As a child, I found this woman—who refuses to be mislabeled and is quick to correct anyone who might not call her a “she”—fascinating, to say the least. Watched today, Altman’s film might not contain the most enlightened embodiment of a trans character: Come Back is too studied and symbolic, too pressurized and reliant on reflections and doublings and high concepts, to function as a realistic portrayal of any woman’s life. For instance, Sissy’s big narrative twist, enacted superbly by Cher—who was initially courted by Altman to play Joanne, but lobbied for Sissy instead—is that she’s been hiding the fact that she had a double mastectomy following a traumatic battle with breast cancer. There’s more than a touch of cruelty, not to mention an overly symmetrical conceit, about this revelation, creating yet another mirroring effect, this time between the two women’s transformed bodies. And Joanne’s relationship to her own body post-surgery, as envisioned by the play’s cisgender male writer, is dubiously reliant on faux psychologizing. When Stella Mae asks her if she ever regrets the decision, Joanne’s response to this nosy intrusion is both vague and complex: “Only when I think about it.”
Nevertheless, the singularity of this character and her centrality in this small but significant work in the career of a major Hollywood director remains remarkable. Simply put, Joanne is a landmark role, one of the extraordinarily few multidimensional trans female characters in American movies, which also includes Roberta Muldoon, the postop former football player played by John Lithgow in The World According to Garp, released just a few months before Altman’s film. At the time of these films’ releases, the Diagnostic and Statistical Manual of Mental Disorders, last updated in 1980 (DSM-III), classified transgender people as mentally ill, using the term gender identity disorder. Representation in mainstream cinema was more typified by something like Brian De Palma’s blood-drenched Dressed to Kill, which featured Michael Caine as a murderous Norman Bates–like psychiatrist whose desire to become a woman is depicted as a function of split-personality disorder—when he gets sexually aroused, he assumes the identity of “Bobbi,” a killer blonde wielding a razor blade.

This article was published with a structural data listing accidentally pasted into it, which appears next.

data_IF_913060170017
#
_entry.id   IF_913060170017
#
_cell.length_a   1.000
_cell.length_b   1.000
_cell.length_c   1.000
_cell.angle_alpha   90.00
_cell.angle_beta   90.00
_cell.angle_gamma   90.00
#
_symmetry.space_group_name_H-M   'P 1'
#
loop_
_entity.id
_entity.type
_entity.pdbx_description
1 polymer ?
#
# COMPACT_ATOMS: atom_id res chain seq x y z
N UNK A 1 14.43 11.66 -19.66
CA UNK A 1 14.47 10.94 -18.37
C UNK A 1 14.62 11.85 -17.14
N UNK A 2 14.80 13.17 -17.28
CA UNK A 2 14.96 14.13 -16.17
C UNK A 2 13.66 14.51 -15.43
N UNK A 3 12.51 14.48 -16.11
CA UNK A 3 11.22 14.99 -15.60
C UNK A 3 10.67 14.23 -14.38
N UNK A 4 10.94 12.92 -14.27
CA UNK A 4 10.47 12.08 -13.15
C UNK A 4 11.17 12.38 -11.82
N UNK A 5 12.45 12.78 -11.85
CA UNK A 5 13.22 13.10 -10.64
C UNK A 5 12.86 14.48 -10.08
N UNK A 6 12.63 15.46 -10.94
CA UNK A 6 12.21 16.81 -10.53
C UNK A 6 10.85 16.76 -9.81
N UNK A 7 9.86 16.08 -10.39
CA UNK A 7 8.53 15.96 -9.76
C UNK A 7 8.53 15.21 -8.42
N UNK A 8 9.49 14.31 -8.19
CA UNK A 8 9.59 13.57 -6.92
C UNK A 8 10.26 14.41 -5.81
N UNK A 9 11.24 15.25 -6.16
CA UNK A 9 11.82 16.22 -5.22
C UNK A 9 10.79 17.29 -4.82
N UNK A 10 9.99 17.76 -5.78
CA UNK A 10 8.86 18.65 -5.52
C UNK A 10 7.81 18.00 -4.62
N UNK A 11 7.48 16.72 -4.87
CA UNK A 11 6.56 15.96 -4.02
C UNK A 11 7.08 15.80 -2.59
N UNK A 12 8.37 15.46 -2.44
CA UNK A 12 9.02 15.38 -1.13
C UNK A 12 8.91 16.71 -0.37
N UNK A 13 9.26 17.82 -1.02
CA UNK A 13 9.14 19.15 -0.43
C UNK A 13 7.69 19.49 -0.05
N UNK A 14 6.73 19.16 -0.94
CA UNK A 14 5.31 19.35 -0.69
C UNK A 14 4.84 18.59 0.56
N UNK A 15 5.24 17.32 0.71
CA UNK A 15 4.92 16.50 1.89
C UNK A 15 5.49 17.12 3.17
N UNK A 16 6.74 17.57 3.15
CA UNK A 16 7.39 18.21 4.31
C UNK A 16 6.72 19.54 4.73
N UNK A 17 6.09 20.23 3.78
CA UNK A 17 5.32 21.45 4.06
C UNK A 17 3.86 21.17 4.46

Dressed to Kill (1980)
Exquisitely crafted, terrifying, and utterly disinterested in making concessions to sensitivity, Dressed to Kill would end up making a very big impression on me when my mother—in a lapse of judgment she laughingly regrets to this day—rented it from the video store one fateful night for us to watch. Following the überviolent, erotic fever dream finale, she turned and asked cheerfully, heedlessly, how I liked the movie. As she recalls the incident, I slowly rotated my head toward her, revealing an ashen face that looked as though it had just seen a ghost. To this day, it’s the only incident from our past she says she would classify as “child abuse.”